WORKERS at Moneypoint have been warned that the only way the plant can remain viable as a coal burning station even until 2025 is if they quickly accept the terms being offered to them, which would see at least 106 employees made redundant.
A letter, sent by station manager Seán Hegarty to the workers, warned that the plan must be in place in just over two months. “The survival plan for Moneypoint is time-bound and has a limited shelf life. If this survival plan is rejected, there is not sufficient time for another process to conclude in time for the October 31 deadline, when this Voluntary Severance Scheme is closed and in time for bidding costs into the T-1 and T-2 auctions that give us a chance of success later in the year. In the absence of this survival plan, the existing costs of Moneypoint are not sustainable and will not continue.”
The letter, which is extremely frank, also stated, “Moneypoint station is heavily loss-making and this survival plan gives Moneypoint its only chance of remaining viable as a coal-burning station up to 2025. In the absence of this survival plan being delivered by October 31, the existing costs of Moneypoint are not sustainable and will not continue (we have no other options for a non-viable plant).
“In summary, it is critical to ESB and the staff in Moneypoint that we embrace this opportunity for survival.”
He claimed that the best possible conditions are being delivered for workers and that he believes “the survival plan meets the needs of ESB, the unions and Moneypoint staff”.
The letter said that external financial advisors would be at the plant on Monday, Tuesday and Wednesday of this week to assist staff and help them understand the implications of voluntary severance for themselves.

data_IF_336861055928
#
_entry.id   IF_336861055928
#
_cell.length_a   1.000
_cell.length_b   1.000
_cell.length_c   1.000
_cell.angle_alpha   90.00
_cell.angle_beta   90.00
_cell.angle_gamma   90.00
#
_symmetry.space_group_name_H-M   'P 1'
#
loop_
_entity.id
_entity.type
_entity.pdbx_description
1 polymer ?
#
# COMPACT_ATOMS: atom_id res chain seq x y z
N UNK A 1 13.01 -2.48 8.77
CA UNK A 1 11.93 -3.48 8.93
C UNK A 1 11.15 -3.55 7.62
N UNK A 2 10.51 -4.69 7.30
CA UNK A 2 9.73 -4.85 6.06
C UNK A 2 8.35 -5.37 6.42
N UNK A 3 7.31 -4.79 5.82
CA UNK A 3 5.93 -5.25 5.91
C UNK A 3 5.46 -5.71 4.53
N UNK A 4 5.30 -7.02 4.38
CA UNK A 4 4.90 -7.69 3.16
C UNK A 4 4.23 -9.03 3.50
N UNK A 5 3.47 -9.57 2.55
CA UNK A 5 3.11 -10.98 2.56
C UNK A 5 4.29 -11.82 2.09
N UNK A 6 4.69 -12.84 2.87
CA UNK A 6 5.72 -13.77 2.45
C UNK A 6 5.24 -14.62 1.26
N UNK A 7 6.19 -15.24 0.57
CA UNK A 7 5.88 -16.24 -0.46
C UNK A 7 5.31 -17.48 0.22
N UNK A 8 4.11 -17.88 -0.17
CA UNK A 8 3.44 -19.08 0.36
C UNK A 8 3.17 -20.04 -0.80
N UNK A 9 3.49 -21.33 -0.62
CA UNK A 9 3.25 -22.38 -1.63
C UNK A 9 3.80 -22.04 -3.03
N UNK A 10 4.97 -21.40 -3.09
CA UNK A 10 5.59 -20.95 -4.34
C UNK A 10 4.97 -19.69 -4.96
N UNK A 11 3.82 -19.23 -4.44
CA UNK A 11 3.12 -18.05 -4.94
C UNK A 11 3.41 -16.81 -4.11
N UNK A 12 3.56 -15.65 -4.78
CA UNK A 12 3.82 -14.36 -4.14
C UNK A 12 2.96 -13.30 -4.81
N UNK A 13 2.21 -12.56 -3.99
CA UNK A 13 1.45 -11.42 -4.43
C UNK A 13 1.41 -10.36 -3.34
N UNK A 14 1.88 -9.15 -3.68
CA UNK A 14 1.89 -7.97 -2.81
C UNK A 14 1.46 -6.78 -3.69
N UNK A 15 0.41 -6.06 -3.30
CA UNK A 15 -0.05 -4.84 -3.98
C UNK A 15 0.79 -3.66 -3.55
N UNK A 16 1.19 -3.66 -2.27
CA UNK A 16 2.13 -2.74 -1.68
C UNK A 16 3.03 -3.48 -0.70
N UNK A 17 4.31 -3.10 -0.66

Meanwhile, Cathaoirleach of Clare County Council Cathal Crowe wrote to An Taoiseach Leo Varadkar to express his concerns about the situation at Moneypoint.
In his letter, Councillor Crowe wrote, “The Irish Government has a 95% stake in the ESB and I am asking you, as Taoiseach, to show leadership and intervene on the Moneypoint issue. Ireland needs much more infrastructure to be in place before it is in a position to cast aside coal-burning generating plants.
“There is a need for reason to prevail as our country transitions to a low-carbon future. The workers at Moneypoint are deserving of more engagement with the board of the ESB. Their jobs should be retained until a sustainable future for the plant has been secured.”
His letter was subsequently transferred to Minister Richard Bruton, who wrote back saying the Government has a limited role.
“I should advise that ESB is a commercial State company and the matters you raise are primarily for the board and management of ESB and not ones in which I, as minister, have any statutory function.
“Nonetheless, I am acutely conscious of the impact that recent developments have had on the employees of ESB, their families, and the local community as a whole. Rest assured, I am monitoring the situation closely.”
Minister Bruton added, “Moneypoint is operating in an increasingly competitive energy market, with growing volumes of renewable sources of electricity in the market and is actively competing to sell power and to acquire capacity contracts for the plant. It is in light of this competitive market that ESB needs to realign Moneypoint’s operation and resources.
“I am advised that ESB has opened a dialogue with employees on the challenges facing the plant and set out proposals for a reconfigured option for running it. Addressing this challenge will take time to manage and finalise,” he stated.